Inside the Fence
This is a story that is hard not to like ...
By John F. Infanger
Steve Townes is the president of Keystone Helicopters, based outside of Philadelphia. When I met him, we were FBO magazine and he was a vice president at the Stevens Aviation flagship operation at Greenville-Spartanburg (NC) Airport. He subsequently went on to be president of SabreTech in Phoenix and later fronted a venture capitalist enterprise, Ranger Aerospace, that bought Aircraft Service International Group. He then sold that to Signature, and Ranger bought Keystone.
John Goglia is the outgoing member of the NTSB, as political winds see his two terms on the board come to a close. In that time he has earned a reputation of candor and respect. He was actually the first A&P technician to be an official NTSB board member.
Fate first brought the two men together in 1996, following the crash of a Valujet airliner into the Florida Everglades. The DC-9's fuselage was on fire and full of smoke and hit the marsh so hard it disappeared. The cause: mishandled oxygen generators.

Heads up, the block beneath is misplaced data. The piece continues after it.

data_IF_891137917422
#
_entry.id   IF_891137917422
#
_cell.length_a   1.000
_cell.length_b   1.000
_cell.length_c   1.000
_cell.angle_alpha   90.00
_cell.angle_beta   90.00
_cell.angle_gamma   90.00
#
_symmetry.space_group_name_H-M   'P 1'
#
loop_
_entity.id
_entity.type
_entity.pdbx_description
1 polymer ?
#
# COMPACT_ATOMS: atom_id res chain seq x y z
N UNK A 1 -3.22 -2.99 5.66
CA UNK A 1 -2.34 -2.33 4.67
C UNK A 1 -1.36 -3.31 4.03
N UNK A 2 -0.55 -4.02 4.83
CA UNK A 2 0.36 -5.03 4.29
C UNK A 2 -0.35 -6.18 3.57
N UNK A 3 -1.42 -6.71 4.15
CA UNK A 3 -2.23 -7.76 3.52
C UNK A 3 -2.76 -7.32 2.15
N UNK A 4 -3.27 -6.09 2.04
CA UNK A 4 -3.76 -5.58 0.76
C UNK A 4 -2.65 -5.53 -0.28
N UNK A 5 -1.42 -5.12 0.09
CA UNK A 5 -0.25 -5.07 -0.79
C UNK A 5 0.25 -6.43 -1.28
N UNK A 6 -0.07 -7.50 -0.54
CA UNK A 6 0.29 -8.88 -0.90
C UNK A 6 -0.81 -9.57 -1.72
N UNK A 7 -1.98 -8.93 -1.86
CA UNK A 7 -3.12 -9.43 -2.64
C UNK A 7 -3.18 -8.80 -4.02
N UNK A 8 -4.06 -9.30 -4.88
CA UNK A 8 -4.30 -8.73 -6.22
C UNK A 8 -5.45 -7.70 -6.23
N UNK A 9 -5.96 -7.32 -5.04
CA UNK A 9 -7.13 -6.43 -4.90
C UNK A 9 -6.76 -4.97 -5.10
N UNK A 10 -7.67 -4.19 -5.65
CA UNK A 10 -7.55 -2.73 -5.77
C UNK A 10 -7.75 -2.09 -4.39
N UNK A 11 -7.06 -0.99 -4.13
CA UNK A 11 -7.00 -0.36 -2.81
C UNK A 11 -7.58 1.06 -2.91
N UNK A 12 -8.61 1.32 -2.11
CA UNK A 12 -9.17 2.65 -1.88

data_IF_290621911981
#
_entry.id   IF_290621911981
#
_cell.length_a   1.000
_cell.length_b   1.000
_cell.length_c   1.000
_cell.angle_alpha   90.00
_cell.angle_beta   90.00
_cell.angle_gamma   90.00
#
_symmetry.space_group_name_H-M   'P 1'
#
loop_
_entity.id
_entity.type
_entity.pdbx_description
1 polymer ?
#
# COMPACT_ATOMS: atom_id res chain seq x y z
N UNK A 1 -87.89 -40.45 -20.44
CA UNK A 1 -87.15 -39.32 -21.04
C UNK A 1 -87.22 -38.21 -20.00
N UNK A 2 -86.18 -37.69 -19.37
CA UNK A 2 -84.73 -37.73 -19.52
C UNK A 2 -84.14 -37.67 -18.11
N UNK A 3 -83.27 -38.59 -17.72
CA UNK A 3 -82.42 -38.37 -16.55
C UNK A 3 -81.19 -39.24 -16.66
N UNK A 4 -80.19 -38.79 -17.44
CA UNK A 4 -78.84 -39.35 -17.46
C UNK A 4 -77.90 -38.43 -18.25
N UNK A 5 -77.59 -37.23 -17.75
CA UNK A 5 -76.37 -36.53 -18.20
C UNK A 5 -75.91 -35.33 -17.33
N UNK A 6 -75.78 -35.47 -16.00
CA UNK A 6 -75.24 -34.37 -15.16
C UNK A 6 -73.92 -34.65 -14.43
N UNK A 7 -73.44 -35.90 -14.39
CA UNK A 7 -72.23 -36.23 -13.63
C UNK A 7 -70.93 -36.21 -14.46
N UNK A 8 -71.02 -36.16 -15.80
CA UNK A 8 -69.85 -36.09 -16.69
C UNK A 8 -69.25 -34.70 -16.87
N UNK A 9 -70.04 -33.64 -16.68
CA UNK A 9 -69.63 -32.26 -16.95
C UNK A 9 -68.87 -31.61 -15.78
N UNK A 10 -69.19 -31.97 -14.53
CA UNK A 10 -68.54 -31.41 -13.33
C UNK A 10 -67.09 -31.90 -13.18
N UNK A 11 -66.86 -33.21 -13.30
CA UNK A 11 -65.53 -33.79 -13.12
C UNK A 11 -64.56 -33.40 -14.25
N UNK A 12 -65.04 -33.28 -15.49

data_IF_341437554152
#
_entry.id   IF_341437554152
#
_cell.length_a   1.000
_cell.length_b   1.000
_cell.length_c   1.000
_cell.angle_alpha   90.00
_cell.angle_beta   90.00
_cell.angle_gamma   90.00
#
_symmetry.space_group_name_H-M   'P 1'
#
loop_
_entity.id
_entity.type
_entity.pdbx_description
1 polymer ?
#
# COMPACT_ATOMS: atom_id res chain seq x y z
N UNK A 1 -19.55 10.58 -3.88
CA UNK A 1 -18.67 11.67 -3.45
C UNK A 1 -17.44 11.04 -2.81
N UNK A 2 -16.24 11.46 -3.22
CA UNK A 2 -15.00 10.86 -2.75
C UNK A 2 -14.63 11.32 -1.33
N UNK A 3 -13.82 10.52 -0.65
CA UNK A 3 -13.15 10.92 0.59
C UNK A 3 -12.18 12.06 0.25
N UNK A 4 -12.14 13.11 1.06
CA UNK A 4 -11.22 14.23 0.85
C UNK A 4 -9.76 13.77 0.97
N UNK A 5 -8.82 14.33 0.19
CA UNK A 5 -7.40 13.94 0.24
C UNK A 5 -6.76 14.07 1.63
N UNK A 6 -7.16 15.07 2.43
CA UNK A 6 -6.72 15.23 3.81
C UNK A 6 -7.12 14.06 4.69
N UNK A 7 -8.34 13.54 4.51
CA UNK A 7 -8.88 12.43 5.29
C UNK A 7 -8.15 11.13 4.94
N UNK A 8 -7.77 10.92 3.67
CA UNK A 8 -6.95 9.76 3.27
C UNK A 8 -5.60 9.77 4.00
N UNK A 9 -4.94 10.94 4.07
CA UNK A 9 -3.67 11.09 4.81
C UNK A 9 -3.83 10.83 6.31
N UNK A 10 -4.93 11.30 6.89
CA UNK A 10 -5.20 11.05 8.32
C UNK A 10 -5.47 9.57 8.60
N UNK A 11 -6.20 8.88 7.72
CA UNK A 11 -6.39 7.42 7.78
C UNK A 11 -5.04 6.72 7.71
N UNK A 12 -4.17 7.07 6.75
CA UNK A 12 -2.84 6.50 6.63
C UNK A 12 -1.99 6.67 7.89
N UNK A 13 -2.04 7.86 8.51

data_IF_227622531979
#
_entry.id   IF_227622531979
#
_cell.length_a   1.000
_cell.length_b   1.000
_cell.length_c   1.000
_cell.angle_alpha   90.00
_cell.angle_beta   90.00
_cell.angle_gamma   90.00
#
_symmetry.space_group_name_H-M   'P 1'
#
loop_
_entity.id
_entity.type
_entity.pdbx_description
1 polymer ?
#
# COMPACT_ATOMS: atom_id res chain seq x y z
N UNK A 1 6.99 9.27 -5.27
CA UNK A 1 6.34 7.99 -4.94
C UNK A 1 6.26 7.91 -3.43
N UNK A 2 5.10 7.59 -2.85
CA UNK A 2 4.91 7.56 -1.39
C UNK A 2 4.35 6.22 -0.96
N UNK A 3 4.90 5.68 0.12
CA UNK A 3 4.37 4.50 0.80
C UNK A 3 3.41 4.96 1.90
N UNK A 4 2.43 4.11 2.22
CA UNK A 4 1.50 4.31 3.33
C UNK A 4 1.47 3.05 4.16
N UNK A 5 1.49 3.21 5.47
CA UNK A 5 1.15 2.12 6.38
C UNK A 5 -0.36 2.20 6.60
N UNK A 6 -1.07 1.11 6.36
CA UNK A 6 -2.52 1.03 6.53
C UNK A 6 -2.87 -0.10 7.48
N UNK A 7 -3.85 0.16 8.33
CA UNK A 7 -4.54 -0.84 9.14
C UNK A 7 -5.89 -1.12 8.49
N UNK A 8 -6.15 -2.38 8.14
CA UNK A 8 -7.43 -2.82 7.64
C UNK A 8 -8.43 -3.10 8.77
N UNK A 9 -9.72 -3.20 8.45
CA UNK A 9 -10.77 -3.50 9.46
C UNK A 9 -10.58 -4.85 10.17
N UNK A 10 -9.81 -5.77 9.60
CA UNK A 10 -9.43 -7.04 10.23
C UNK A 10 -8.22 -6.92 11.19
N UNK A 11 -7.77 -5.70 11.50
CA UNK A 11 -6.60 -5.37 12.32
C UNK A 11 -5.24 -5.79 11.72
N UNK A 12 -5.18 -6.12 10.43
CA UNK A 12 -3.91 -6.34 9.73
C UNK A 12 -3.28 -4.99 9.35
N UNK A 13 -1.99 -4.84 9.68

Goglia was made lead investigator and concluded, in public, that outsourcing of the handling — or mishandling — of the generators was to blame. The firm at the focus of the investigation: SabreTech.
Many in industry were defensive; FAA was initially adamant that it had not been lax in its adherence to maintenance standards when dealing with Valujet. One man investigated his own company's procedures and concluded — publicly — that, yes, his company was to blame. The man, of course, was Steve Townes, president of SabreTech.
Goglia was in our offices recently, and talked of that time and of an award he had just received. He related that in the horror of that moment that was Valujet, there was one light that shone: Townes. The award Goglia received was Overhaul & Maintenance magazine's Lifetime Achievement Award. He explained that the person who nominated him and who passionately campaigned for him was Townes.
As John related the story you could see tears welling up. Yeah, he was honored to be so honored; yet, this was about much more. It truly is about one man in a tough job trying to do the right thing — find out the cause of a trajedy and of another taking responsibility.
Get to know John Goglia and you come to appreciate that this is a person who wants to do the right thing for his industry, which is as much a part of his life as breath itself. He liked being appreciated, but probably likes more the fact that it came from someone he once put under the microscope.
Thanks for reading
Thursday marks the 10th anniversary of Florida's deadliest air crash.
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